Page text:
Rumble releases explosive letter defending Russell Brand against ‘cancel culture mob’ after Youtube income loss

Video streaming site Rumble has criticised the chair of a parliamentary committee for writing a letter asking it to suspend Russell Brand from receiving advertising revenue on its platform.

Brand has more than 1.4 million followers on Rumble and used the platform to post his pre-emptive denial video after being approached with allegations of rape, sexual harassment and abusive behaviour by news organisations.

In a statement posted on X, Rumble said its chief executive Chris Pavlovski had received an “extremely disturbing” letter from Dame Caroline Dinenage, chair of the culture, media, and sport committee.

The letter asked Mr Pavlovski to confirm “whether Mr Brand is able to monetise his content [on Rumble]” and, if so, “whether Rumble intends to join YouTube in suspending Mr Brand’s ability to earn money on the platform”.

“We regard it as deeply inappropriate and dangerous that the UK Parliament would attempt to control who is allowed to speak on our platform or to earn a living from doing so,” the statement from Rumble said. “We emphatically reject the UK Parliament’s demands.

“While Rumble obviously deplores sexual assault, rape, and all serious crimes, and believes that both alleged victims and the accused are entitled to a full and serious investigation, it is vital to note that recent allegations against Russell Brand have nothing to do with the content on Rumble’s platform,” read the statement.

“Rumble stands for very different values. We have devoted ourselves to the vital cause of defending a free internet – meaning an internet where no one arbitrarily dictates which ideas can or cannot be heard, or which citizens may or may not be entitled to a platform.”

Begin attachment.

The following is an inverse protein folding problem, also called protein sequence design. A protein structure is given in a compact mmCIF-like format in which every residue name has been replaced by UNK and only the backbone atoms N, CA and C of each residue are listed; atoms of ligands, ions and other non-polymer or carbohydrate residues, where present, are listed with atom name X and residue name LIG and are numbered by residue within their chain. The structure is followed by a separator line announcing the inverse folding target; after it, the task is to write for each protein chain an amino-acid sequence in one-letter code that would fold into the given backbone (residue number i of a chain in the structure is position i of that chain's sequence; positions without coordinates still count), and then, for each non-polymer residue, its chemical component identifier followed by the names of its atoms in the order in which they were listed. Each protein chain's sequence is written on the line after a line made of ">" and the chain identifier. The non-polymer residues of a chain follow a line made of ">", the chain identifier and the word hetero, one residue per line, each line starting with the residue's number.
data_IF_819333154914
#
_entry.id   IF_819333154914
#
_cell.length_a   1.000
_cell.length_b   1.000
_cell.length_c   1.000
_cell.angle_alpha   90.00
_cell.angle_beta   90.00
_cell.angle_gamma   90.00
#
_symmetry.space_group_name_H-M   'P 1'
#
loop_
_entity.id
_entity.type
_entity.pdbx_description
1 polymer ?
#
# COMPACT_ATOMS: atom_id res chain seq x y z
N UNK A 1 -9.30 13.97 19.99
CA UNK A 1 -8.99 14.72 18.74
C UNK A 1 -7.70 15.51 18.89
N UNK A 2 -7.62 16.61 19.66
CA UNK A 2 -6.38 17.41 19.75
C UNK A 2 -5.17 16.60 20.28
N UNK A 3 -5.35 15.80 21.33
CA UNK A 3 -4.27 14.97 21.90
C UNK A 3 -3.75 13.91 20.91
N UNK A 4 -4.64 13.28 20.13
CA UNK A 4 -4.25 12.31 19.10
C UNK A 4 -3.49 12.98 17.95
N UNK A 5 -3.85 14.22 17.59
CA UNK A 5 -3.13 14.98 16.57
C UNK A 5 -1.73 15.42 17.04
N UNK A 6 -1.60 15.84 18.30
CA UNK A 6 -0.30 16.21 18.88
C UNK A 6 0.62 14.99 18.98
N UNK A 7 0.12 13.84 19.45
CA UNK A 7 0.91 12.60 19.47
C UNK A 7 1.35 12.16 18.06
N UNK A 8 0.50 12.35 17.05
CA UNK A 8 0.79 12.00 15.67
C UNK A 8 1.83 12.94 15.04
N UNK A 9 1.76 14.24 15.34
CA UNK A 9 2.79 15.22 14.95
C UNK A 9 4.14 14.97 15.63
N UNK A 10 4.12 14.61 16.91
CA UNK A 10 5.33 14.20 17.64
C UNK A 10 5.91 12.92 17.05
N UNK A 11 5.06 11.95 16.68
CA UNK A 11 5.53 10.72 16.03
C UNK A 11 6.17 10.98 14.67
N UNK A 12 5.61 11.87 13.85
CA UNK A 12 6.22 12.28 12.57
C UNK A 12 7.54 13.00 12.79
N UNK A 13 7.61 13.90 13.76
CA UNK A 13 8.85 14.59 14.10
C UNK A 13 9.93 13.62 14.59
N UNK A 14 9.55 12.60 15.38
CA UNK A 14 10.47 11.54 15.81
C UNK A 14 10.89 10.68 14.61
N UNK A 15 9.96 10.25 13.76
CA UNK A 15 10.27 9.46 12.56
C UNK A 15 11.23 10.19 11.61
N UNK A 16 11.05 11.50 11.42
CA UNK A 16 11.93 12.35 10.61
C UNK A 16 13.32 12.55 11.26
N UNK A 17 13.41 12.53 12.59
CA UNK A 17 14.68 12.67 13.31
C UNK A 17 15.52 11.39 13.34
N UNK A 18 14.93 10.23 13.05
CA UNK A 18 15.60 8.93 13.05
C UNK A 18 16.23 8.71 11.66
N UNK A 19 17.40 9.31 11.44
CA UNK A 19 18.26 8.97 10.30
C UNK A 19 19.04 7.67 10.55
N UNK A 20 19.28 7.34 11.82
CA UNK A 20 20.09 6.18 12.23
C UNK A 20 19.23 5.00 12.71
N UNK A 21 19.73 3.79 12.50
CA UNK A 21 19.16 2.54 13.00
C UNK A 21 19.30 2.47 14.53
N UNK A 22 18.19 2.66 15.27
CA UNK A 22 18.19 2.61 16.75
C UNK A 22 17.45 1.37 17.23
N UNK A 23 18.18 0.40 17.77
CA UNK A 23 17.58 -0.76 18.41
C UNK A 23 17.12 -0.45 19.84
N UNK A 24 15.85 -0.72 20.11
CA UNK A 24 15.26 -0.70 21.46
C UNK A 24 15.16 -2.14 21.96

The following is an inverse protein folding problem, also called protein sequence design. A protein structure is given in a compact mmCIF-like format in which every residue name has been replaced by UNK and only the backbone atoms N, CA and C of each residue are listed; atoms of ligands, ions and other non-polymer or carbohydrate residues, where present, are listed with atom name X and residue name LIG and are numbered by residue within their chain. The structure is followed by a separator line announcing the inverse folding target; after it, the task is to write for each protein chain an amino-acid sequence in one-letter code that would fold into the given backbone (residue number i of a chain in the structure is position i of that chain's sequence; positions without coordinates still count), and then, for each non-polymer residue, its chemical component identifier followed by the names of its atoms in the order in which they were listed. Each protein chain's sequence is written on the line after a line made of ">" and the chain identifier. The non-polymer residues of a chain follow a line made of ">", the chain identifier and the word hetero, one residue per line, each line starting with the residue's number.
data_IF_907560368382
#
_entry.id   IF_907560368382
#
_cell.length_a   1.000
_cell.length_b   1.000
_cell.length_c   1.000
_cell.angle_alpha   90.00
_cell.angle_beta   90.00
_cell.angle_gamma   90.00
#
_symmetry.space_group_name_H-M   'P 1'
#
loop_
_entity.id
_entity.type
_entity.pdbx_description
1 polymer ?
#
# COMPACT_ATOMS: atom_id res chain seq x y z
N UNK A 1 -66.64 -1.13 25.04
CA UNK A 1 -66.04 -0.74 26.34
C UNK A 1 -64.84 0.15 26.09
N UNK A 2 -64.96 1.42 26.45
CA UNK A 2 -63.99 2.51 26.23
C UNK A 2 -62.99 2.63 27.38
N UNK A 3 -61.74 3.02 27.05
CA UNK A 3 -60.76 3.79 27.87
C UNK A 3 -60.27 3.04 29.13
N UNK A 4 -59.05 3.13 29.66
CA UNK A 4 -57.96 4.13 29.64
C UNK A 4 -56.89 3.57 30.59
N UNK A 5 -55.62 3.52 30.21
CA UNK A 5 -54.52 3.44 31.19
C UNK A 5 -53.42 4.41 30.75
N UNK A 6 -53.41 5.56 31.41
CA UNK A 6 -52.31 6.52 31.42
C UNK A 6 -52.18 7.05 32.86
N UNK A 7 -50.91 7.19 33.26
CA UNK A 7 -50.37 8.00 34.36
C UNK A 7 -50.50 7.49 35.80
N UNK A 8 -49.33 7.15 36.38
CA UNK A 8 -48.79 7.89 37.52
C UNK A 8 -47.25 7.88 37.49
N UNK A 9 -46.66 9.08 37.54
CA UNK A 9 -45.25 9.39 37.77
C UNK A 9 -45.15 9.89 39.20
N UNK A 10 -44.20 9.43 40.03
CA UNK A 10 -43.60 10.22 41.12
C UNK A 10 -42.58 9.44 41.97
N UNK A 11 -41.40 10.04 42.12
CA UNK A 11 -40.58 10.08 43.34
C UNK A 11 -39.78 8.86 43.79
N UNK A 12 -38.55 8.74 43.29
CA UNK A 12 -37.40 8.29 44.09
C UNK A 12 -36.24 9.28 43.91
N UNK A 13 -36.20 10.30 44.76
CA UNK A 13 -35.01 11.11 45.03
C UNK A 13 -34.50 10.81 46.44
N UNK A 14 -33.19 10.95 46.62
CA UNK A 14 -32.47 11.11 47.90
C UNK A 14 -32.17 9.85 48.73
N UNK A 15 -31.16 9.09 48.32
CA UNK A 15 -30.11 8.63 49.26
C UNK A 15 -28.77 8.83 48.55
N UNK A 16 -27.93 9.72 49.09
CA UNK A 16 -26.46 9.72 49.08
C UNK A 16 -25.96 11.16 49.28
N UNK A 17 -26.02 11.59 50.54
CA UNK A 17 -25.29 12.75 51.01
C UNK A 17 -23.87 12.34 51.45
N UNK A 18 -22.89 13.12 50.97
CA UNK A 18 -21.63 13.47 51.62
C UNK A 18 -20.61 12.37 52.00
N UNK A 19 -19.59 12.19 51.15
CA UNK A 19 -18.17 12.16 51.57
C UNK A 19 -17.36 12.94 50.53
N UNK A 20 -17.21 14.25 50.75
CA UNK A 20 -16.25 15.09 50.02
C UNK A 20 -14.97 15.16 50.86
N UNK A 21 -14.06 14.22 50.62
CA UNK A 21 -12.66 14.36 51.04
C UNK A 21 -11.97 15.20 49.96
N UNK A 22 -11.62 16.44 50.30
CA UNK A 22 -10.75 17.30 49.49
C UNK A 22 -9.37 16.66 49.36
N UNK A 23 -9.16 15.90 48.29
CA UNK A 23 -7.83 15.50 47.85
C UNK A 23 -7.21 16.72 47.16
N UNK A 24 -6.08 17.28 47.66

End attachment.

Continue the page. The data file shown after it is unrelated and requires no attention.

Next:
Brand has been accused of rape, sexual assault and emotional abuse by four women following an investigation by the Times, the Sunday Times and Channel 4’s Dispatches.

The comedian and media personality has denied all the “very serious allegations” aimed at him, which date to between 2006 and 2013.

The 48-year-old, originally from Essex, took to his YouTube channel as well as his Rumble page before the allegations were published and said any relationships “were absolutely always consensual” during the “promiscuous” stage of his life. He said that “amidst this litany of astonishing, rather baroque attacks are some very serious allegations that I absolutely refute”.

“We are also looking at his [Brand’s] use of social media, including on Rumble where he issued his preemptive response to the accusations made against him by The Sunday Times and Channel 4’s Dispatches,” said the letter from Dame Caroline.

“While we recognise that Rumble is not the creator of the content published by Mr Brand, we are concerned that he may be able to profit from his content on the platform.

“We would be grateful if you could confirm whether Mr Brand is able to monetise his content, including his videos relating to the serious accusations against him. If so, we would like to know whether Rumble intends to join YouTube in suspending Mr Brand’s ability to earn money on the platform.”

Rumble, in response, said the parliament’s demands were “even more disturbing” because it said the accusations against Brand have no relation to content on Rumble.

“We don’t agree with the behaviour of many Rumble creators, but we refuse to penalise them for actions that have nothing to do with our platform,” said the statement.